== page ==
Is it Time for a Resolution Reboot?
Health Coach Offers Strategies to Stick to Your New Year’s Resolutions
It’s late January and the excitement and enthusiasm for New Year’s Resolutions has likely faded for most Americans. In fact, according to studies, less than 25% of people actually stay committed to their resolutions after just 30 days, and only 8% accomplish them.
The reasons vary for why people walk away from their New Year’s Resolutions but in the case of health and fitness goals, there are usually a few things that discourage well-intentioned resolution setters. When people want to get healthy, they sometimes take an all or nothing approach or adopt the ‘go hard or go home’ mantra. This mindset leads to easy burnout, frustration and failure.
The good news? You can easily turn those resolutions into real goals that are achievable. There are some simple steps that can help people refocus before too much time passes and it becomes easy to give up.
- Reassess your goal. It’s ok to say, “this isn’t the right goal” and move on. Sometimes high-achievers don’t like to admit when they don’t make the right choices. To keep doing something you dislike or aren’t capable of sustaining with the hope that it will somehow work out, is the definition of insanity. Take a moment to reassess and decide if what you set out to do is really the right thing.
- Reset your goal. If the resolution is one, you’d like to achieve but you don’t have the plan in place, it’s easy to rework it into one that motivates you. Think S.M.A.R.T. S.M.A.R.T goals are Specific, Measurable, Attainable, Relevant and Timebound. It doesn’t mean you have to give up that big goal but rather, it may mean just breaking it down into smaller, more achievable ones. If your ultimate goal is to lose 40 lbs. this year, try breaking it down into quarterly goals. A 90-Day SMART goal may look something like this – “In 90-days I will lose 10-15 lbs. by exercising 30-45 minutes per day, 5 days a week and eating no more than 1500 calories per day of a balanced, whole-foods diet.” At the end of 90-days, evaluate progress and set another 90-day goal until the end of the year with the ultimate result being 40 lbs. lost. The original goal of losing 40 lbs. is still the end game but setting smaller goals makes it less overwhelming and action-oriented.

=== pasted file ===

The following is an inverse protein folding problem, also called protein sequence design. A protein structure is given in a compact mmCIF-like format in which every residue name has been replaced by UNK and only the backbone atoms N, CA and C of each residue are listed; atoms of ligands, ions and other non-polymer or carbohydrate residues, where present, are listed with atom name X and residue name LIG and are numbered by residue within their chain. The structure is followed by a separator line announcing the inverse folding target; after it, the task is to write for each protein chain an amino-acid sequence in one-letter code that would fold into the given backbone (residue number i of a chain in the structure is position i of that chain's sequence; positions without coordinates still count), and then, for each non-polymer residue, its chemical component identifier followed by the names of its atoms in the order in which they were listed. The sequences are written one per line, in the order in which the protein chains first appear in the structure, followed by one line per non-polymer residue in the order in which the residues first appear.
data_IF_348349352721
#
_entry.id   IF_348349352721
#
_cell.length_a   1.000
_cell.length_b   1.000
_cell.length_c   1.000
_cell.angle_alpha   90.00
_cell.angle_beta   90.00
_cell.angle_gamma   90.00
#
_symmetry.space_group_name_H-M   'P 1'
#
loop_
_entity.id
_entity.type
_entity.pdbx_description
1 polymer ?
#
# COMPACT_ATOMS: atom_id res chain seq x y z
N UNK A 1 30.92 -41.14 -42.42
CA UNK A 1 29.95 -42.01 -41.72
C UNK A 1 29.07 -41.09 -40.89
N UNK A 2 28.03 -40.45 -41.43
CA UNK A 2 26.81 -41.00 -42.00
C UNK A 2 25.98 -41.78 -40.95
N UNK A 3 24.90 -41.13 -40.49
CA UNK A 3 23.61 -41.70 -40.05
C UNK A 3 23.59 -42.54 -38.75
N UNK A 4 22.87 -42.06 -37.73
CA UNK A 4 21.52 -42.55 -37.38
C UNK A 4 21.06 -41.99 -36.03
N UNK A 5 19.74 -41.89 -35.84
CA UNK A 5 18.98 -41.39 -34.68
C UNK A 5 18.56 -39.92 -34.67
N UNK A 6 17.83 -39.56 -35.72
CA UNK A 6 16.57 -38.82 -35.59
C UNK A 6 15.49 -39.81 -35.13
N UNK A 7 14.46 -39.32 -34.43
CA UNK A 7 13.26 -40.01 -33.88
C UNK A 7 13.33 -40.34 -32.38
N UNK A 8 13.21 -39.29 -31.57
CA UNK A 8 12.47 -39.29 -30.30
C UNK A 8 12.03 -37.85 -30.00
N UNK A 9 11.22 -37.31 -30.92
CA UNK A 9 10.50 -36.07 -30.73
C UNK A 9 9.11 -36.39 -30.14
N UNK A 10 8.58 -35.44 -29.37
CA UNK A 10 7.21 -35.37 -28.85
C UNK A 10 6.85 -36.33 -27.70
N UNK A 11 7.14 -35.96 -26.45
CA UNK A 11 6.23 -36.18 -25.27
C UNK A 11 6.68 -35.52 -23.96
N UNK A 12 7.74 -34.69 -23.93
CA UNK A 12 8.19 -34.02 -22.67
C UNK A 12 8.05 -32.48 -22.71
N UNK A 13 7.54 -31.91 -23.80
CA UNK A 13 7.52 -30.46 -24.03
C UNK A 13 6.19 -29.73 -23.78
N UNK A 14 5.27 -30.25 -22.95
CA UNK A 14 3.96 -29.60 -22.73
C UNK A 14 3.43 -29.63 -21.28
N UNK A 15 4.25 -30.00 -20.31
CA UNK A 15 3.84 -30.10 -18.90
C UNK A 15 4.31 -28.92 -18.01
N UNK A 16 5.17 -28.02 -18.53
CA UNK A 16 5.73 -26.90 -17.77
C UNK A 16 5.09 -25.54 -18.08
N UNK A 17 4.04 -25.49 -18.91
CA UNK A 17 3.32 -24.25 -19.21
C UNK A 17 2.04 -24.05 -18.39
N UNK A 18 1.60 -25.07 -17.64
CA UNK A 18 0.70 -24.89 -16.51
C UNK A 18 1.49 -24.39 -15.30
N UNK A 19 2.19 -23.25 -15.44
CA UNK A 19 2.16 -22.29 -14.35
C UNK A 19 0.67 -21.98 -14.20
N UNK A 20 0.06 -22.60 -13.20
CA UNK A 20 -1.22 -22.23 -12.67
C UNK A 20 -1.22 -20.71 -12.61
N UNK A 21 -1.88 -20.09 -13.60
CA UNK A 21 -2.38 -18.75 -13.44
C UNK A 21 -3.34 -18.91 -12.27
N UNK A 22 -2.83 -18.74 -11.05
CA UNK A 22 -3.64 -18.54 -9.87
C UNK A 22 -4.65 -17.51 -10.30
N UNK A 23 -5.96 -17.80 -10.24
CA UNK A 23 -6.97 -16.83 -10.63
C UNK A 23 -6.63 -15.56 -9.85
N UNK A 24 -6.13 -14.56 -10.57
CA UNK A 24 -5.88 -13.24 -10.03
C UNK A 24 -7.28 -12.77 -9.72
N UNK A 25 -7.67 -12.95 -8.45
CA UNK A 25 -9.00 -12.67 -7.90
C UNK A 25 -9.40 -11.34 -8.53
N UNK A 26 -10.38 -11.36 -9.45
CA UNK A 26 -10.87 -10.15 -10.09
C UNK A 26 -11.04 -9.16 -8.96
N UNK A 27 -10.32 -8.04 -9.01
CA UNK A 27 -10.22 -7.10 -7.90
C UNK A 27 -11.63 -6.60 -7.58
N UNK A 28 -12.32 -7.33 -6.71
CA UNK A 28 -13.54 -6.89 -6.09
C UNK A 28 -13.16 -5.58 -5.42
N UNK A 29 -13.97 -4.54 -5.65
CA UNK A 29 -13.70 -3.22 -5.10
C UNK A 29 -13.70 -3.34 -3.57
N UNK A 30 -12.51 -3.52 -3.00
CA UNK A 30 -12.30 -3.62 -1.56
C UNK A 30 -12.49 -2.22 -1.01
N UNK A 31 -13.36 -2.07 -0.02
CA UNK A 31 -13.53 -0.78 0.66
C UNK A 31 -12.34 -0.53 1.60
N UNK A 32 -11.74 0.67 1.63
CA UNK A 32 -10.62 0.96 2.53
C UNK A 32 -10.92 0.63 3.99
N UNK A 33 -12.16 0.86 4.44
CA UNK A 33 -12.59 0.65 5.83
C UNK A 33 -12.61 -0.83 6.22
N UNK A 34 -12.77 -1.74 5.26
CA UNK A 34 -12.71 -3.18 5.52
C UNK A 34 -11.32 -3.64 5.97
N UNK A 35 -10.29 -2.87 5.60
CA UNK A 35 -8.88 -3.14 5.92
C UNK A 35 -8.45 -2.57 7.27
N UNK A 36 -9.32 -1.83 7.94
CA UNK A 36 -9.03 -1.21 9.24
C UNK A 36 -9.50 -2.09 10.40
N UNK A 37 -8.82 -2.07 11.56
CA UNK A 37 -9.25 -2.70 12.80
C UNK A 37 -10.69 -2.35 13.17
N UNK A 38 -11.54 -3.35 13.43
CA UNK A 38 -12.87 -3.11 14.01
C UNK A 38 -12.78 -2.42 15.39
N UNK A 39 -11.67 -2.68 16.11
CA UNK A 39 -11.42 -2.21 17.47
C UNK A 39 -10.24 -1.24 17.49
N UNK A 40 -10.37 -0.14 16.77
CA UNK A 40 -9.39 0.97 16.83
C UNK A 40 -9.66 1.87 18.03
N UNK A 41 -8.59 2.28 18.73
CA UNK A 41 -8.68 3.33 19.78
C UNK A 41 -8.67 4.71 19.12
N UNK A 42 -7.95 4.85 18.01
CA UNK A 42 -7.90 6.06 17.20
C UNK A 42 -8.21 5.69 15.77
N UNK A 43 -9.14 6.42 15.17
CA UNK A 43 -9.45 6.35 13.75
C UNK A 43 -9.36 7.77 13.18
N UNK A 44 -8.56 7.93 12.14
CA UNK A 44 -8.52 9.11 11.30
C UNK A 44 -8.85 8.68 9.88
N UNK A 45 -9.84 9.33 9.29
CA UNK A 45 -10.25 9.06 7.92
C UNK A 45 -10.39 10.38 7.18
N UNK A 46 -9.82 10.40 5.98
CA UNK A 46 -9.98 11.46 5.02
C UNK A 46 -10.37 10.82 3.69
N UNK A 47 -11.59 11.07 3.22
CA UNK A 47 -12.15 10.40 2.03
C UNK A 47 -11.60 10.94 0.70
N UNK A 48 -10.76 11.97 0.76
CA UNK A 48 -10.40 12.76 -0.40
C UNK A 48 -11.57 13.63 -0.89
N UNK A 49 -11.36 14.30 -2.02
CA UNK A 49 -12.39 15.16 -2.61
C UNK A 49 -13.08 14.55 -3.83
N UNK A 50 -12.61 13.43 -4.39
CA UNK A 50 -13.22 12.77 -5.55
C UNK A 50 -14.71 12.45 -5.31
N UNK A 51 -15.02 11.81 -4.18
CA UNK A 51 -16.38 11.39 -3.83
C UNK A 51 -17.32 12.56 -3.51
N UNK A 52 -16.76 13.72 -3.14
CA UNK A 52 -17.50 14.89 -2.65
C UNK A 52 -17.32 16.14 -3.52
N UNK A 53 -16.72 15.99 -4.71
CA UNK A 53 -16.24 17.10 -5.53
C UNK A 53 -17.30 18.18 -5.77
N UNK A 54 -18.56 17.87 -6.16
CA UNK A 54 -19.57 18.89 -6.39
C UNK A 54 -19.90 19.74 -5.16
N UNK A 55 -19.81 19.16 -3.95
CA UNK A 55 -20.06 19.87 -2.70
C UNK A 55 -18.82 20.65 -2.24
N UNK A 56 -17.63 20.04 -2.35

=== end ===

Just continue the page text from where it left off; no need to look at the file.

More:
- Get some accountability. Some people are amazing at holding themselves accountable but for most of us, given the opportunity to slack on something that is difficult or not enjoyable we are likely to take the easy way out (i.e. sleep in instead of going to the gym at 5:30 a.m.). Accountability is the glue that holds goals together. Find a friend or family member willing to be honest with you and push you to stick to your goals. If you can’t find someone who’s good with dishing out the tough love, hire a coach. A personal trainer or health coach is someone you pay to keep you on track. You’re automatically more accountable when you have some money in the game, and they have no problem calling you out to help you achieve your goals.
- Finally – celebrate your wins. Every day, every week, every month – find something to feel good about in this journey. We are often quick to think about all the things we didn’t do daily and miss the opportunity to boost our confidence and commitment by celebrating what we DID accomplish. Women are great at playing the “not good enough” game. To get in the habit of celebrating what was accomplished, keep a list on your nightstand and write down one achievement from the day. Then, refer to the list when you’re feeling like a failure.
The post-NYR slump is real. It’s common. It’s normal. It happens to just about everyone. What you choose to do when faced with this reality is what makes the difference. Use these tips to get back on the right track.
Niki Campbell is a former corporate executive turned health and wellness professional. As an ACE-certified personal trainer and health coach based in Pittsburgh, PA, she specializes in working with business owners, entrepreneurs and executives to bring wellness into their lives and their businesses. For more information on how to get (and stay) healthy, visit www.niki- campbell.com.